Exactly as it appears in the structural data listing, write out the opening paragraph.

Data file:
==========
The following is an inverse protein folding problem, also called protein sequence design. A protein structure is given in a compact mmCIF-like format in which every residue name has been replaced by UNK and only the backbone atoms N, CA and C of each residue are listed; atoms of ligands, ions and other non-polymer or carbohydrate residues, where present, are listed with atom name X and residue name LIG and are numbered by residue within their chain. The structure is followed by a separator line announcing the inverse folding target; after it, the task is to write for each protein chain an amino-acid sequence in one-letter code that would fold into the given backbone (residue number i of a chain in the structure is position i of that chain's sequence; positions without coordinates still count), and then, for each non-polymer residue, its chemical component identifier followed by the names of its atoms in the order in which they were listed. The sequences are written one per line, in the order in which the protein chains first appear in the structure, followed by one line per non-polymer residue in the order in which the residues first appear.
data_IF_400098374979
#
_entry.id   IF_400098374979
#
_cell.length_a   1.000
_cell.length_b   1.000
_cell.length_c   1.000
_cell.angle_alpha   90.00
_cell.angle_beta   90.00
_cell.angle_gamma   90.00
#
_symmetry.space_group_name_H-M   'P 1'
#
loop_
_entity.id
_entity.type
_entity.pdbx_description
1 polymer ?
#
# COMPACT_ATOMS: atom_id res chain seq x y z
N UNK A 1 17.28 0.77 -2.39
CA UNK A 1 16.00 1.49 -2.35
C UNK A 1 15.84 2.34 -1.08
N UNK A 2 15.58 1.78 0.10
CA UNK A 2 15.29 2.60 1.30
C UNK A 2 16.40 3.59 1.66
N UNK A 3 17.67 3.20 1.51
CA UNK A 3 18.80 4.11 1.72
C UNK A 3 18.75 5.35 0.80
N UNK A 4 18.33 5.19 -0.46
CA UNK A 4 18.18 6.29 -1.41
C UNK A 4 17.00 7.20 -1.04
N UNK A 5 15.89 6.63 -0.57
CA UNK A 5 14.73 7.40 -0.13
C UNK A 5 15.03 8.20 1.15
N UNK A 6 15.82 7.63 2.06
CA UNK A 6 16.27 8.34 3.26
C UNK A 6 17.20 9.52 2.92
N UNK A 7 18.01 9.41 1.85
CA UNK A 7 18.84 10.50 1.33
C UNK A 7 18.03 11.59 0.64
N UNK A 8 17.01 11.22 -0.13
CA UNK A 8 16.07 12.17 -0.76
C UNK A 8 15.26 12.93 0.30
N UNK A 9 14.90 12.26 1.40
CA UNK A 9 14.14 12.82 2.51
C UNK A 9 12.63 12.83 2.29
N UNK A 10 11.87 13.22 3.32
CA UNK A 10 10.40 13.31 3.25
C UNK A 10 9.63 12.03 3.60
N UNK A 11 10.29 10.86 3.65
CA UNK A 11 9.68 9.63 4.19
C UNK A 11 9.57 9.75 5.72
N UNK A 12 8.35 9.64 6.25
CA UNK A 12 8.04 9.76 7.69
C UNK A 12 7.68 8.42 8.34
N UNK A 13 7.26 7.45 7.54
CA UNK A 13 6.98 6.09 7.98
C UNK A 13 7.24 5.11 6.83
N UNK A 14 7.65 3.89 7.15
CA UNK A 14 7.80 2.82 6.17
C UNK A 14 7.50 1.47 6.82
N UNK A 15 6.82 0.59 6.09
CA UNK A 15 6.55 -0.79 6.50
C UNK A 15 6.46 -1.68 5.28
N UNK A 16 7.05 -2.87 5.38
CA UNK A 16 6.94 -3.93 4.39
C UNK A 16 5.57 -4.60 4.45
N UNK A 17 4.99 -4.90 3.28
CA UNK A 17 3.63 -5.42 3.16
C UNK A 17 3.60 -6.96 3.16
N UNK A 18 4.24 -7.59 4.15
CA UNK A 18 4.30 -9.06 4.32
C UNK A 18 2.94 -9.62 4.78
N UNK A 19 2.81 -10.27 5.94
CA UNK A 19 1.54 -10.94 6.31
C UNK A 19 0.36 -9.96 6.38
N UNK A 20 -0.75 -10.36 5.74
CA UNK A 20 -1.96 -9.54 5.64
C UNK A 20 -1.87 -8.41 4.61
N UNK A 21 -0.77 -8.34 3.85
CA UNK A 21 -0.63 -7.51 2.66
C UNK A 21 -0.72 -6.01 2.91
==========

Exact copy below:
The following is an inverse protein folding problem, also called protein sequence design. A protein structure is given in a compact mmCIF-like format in which every residue name has been replaced by UNK and only the backbone atoms N, CA and C of each residue are listed; atoms of ligands, ions and other non-polymer or carbohydrate residues, where present, are listed with atom name X and residue name LIG and are numbered by residue within their chain. The structure is followed by a separator line announcing the inverse folding target; after it, the task is to write for each protein chain an amino-acid sequence in one-letter code that would fold into the given backbone (residue number i of a chain in the structure is position i of that chain's sequence; positions without coordinates still count), and then, for each non-polymer residue, its chemical component identifier followed by the names of its atoms in the order in which they were listed. The sequences are written one per line, in the order in which the protein chains first appear in the structure, followed by one line per non-polymer residue in the order in which the residues first appear.